"....[S]wearing allegiance to a material representation of a secular institution amounts to idolatry; indeed, it’s hard to think of a clearer example of idolatry, and the ease with which this nationalist idolatry has saturated American Christianity underlines the danger of soft-pedalling the controversy at hand."

gosh, he's good.

Who Knew, Mary Lu?

Mary Wehmeier is keeping us in the know this week. Of special interest is this post, which features "coffee talk" where Mary chats up a storm on what's going down in the land of communities. She gives an interesting pointer to MeetUp, Scott Heiferman's new project mentioned by Doc.

MeetUp looks pretty cool. The idea is to connect in realtime with people who have shared interests--obviously net-savvy people with whom you might already share some little thing in common--like an obsession with blogging, for instance?--at coffee houses to chat face to face:

"MEETUPs are like book clubs, activist groups, shareholder meetings, user groups, fan clubs, car clubs, support groups, or study groups. Show off your dog, your car, or your handiwork. Maybe play a game or mobilize for a cause."

You do it first and report back on how it works.

Aunt Halley's Policy Dreambook

Minus the numbers... Well, or something like that. Halley Suitt spills the beans about grown-up men and little boys, about girls maturing into women, and about lots of other interesting stuff in the latest Frank Paynter Interview with Blogging Greats and N'erdowells. I think Halley even made me respect Brittney Spears, a little, which is something only persuasive Halley with her energized take on life could make me do.

gonzo squared

Another review of Gonzo Marketing today, this one at Roy Christopher's place:

"Locke evokes Esther Dyson's aphorism 'Always make new mistakes,' inviting corporate marketers and consumers alike to realize that markets aren't clean and tidy; they're messy and ugly - quick and dirty even."

And if you haven't heard Chris Locke's review on Marketplace Morning Report yet, click here to find out what advertising, patriarchy, and enforced gender roles have in common. (hint: institutions use them to fuck up young and old alike.)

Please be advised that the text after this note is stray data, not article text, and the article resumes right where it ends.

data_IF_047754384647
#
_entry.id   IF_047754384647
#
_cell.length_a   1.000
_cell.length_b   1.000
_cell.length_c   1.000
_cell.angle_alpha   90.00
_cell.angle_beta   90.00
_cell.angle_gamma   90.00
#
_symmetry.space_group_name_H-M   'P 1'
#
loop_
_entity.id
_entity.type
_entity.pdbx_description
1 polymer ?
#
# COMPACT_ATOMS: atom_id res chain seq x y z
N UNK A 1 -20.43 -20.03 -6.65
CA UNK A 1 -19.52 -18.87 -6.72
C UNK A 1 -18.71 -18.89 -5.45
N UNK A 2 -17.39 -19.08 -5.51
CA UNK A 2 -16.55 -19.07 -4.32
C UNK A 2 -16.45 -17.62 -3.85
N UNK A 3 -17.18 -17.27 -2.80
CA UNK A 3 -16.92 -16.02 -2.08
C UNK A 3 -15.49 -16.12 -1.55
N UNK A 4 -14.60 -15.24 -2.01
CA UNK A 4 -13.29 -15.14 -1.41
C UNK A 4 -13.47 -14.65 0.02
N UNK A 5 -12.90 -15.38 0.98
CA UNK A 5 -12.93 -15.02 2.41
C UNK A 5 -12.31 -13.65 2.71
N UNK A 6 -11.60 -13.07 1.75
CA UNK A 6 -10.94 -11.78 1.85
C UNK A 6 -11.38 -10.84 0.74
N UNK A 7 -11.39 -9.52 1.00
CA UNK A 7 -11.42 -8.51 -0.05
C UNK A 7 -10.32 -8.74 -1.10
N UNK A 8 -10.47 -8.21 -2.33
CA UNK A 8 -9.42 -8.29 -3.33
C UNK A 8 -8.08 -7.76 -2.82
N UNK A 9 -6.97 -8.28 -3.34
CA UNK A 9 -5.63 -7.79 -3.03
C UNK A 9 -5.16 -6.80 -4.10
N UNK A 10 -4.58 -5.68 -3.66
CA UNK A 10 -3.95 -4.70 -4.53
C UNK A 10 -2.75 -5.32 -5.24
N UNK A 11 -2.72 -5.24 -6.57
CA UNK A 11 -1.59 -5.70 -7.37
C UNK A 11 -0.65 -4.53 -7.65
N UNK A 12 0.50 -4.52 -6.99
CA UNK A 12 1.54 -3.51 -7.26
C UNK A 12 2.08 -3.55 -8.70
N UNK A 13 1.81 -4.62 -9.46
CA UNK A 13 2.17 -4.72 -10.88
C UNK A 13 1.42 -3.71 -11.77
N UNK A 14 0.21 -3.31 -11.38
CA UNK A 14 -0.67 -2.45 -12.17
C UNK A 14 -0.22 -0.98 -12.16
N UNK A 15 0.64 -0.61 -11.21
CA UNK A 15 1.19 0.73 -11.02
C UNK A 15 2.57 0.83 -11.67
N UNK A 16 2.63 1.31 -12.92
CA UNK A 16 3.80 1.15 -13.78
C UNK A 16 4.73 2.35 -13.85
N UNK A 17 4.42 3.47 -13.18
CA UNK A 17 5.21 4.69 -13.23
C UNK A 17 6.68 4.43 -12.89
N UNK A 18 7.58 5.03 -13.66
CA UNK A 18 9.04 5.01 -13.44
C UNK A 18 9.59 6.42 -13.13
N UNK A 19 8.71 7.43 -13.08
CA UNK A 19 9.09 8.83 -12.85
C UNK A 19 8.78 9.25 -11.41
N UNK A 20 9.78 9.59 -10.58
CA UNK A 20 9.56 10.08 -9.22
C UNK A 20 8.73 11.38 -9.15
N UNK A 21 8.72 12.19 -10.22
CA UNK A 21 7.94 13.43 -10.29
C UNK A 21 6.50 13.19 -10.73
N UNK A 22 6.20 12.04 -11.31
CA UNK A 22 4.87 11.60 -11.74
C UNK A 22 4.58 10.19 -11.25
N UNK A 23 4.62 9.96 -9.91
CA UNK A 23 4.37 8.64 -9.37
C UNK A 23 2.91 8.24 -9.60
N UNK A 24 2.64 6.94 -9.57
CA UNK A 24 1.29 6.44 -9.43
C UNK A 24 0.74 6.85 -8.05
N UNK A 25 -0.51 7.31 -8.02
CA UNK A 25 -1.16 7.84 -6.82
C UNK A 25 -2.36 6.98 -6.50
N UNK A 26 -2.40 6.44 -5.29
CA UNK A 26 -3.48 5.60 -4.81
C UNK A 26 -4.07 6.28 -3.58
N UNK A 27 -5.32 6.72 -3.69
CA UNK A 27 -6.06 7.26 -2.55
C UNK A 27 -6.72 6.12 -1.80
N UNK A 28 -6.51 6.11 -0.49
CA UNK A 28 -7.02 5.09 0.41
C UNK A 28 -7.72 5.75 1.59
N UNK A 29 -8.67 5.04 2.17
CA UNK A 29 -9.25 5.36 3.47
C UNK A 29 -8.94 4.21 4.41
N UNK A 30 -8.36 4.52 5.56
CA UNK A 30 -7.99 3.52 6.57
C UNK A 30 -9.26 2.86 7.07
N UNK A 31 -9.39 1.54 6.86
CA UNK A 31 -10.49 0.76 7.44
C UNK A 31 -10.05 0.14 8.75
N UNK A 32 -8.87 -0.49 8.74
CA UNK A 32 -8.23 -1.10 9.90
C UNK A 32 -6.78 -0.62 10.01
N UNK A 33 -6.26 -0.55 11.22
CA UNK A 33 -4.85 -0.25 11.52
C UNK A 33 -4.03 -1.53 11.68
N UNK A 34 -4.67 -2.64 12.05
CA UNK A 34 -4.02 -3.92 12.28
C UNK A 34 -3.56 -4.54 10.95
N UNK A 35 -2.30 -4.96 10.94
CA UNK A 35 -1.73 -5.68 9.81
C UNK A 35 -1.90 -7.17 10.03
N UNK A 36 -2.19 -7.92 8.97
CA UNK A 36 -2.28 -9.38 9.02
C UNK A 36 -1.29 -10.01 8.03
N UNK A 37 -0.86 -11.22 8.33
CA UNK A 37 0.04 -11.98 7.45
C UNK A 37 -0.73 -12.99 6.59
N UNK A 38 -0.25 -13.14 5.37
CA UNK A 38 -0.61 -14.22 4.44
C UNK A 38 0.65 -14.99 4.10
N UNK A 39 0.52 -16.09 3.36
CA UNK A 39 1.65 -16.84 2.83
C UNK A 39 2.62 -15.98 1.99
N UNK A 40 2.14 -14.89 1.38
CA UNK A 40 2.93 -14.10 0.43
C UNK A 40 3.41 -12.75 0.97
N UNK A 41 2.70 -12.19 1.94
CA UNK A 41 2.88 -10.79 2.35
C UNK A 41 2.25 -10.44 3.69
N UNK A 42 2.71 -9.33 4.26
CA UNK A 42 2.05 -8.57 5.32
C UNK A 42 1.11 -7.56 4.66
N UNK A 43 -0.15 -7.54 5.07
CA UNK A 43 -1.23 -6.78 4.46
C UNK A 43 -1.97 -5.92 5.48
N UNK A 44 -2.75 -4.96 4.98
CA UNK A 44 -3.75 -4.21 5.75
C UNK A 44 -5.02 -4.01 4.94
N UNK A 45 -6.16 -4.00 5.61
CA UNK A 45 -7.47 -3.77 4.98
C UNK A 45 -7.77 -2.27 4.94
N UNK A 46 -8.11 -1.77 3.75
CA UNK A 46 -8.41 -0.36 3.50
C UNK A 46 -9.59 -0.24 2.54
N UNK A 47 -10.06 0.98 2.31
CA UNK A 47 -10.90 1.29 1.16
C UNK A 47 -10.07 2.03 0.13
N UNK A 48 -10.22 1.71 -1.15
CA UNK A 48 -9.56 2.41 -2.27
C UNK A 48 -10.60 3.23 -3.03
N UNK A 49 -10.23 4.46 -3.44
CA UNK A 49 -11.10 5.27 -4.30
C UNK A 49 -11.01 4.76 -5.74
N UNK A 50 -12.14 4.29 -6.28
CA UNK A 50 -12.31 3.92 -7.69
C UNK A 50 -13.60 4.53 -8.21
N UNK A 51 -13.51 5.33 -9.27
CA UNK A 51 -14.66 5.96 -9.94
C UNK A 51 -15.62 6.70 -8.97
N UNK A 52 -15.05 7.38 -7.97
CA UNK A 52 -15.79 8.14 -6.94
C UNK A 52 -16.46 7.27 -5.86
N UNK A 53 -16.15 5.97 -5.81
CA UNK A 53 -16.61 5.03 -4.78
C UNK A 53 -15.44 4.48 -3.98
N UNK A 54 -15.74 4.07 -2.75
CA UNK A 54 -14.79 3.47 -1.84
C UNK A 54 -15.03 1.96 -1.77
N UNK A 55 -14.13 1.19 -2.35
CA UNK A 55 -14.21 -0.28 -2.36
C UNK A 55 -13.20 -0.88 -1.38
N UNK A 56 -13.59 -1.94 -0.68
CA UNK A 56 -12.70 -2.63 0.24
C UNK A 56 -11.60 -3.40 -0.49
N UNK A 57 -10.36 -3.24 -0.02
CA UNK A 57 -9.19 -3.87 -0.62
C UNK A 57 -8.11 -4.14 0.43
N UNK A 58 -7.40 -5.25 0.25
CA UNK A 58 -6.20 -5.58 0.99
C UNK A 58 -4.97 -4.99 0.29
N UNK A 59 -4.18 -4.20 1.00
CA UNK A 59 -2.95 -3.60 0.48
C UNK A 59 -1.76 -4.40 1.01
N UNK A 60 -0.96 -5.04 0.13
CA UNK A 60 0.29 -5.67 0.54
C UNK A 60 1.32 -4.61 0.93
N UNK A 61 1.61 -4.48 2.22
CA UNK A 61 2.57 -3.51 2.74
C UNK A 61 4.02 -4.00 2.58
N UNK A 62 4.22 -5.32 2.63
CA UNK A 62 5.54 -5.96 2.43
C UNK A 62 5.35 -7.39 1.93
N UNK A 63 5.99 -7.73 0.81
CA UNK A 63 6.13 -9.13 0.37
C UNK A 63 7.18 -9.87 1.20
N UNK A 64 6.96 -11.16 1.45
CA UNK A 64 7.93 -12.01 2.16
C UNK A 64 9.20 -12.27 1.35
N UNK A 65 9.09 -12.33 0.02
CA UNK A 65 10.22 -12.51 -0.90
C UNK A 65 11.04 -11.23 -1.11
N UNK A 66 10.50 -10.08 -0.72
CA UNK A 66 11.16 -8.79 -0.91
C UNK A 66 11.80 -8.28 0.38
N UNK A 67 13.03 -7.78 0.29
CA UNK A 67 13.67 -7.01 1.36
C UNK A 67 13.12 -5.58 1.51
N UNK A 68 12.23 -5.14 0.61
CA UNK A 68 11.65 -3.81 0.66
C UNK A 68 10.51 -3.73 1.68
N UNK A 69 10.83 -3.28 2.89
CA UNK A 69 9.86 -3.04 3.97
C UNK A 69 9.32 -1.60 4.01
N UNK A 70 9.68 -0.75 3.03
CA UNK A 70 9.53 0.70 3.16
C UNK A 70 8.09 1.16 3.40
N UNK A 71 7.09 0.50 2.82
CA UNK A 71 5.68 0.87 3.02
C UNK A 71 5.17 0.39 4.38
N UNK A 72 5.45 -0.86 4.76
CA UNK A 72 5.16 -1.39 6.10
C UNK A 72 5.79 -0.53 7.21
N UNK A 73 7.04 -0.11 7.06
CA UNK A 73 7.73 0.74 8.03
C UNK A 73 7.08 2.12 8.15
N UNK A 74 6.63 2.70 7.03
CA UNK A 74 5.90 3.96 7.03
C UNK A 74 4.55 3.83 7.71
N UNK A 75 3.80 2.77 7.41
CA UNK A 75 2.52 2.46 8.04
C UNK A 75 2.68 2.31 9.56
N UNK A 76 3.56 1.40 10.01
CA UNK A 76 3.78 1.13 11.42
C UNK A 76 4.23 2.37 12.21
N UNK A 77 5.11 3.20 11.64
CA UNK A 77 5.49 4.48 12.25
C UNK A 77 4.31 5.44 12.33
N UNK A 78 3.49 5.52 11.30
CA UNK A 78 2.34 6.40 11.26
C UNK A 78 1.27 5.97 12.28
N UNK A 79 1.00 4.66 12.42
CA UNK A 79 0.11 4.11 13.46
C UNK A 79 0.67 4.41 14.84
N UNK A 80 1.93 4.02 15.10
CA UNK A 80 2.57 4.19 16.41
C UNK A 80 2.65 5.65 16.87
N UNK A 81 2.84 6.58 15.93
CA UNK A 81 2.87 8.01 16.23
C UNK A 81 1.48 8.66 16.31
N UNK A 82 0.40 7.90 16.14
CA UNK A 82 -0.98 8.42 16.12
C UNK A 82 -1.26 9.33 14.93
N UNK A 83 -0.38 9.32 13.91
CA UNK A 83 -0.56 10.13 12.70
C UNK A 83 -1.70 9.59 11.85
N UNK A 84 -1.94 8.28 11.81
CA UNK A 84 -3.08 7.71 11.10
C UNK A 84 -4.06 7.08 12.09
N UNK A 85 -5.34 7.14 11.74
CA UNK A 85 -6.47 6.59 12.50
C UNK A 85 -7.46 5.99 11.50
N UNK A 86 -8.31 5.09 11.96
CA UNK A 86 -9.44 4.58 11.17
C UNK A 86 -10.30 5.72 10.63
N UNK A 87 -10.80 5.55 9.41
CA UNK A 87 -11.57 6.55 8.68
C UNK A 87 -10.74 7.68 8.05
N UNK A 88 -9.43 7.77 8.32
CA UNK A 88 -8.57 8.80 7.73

June 27, 2002

dialog with me

You know how it is
when you're lights are low
you're thinking's slow
Got no spark,
no feeling but numb.

It's your imagination, really.
Just press on. What else
can you do?

Too much to fix.
Too much of nothing to do.
just under water
swimming not breathing.

It's really not good that you get
so unhappy. You have so much
to be thankful for:
great kid, great man, great job.

So why am I here alone on the couch,
feeling left, feeling like I'm six
alone in the house, waiting? There's
no energy coming towards me.
Nothing feels very real.
Spending too much time
with myself. But then again,
you have a point, don't you?
Actually, yah, you are right on.
I'm an asshole.
Feeling sorry for myself.
In fact, I should really thank you.
Thank you, thank you, and thanks
to the supreme diety
and the corporate lifesuckers
that are sucking my brain out
slowly with a straw.
No, really, I owe you my life.
I'm so sorry I'm sad.
oh god, i'm so so sorry
what's wrong with me?
I'll slap a smile on right now.
watch me do it.

[shit eating grin.]

Self pity isn't becoming.
And neither is sarcasm.

Not becoming for you maybe.
Feels pretty good to me.
Feels real good to get down in it
and look at the knotted parts
and wonder how they got
so knotted up
and work to untie
those knots, find a few answers
and then start to hurt
and feel what it's like
to chip away at the
red brick wall.

Um, huh?

Oh fuck you.
you don't even know me.
Why do I try to tell you anything?
It's like you've been someplace else
all my life. You want to know
what's wrong with me? Try asking
what's wrong with you,
you manipulative bitch.

You have some issues with anger then?
Is that the place we're coming to?

ISSUES? No, I have no issues
with anger. What I have is a fucking
switch blade in my pocket
calling your name next time
you try fucking with me.

I'm not afraid of you; I hope you understand that.
That's the problem with you.
You can't control your emotions.
You let your feelings control you.
That's why you get so anxious,
so panicy, so down.
You have no idea
how to handle it.
You know what?
You really ought
to schedule
an appointment
with your


[Scuffle ensues. Switch blade comes out, razor comes out, the fight is on. Hair pulled out by the root. Kicking, stomping, scratching. Cut! swipe! gouge! bleed!]

Oh, sweet lord, she slit my throat!! Oh.
god, I'm dying. Oh no please.
oh. hhh. e. l. p.
[gasp. silence.]

I'm fucking glad to be rid of her.
For today at least.

It feels so damn good to feel.

A Lesson in Gonzo

George Partington has a wonderful interview with Chris Locke on Gonzo Marketing, where Locke talks about (aha!) human beings on the net. A must read.

June 26, 2002

who do that hoodoo that RB do so well?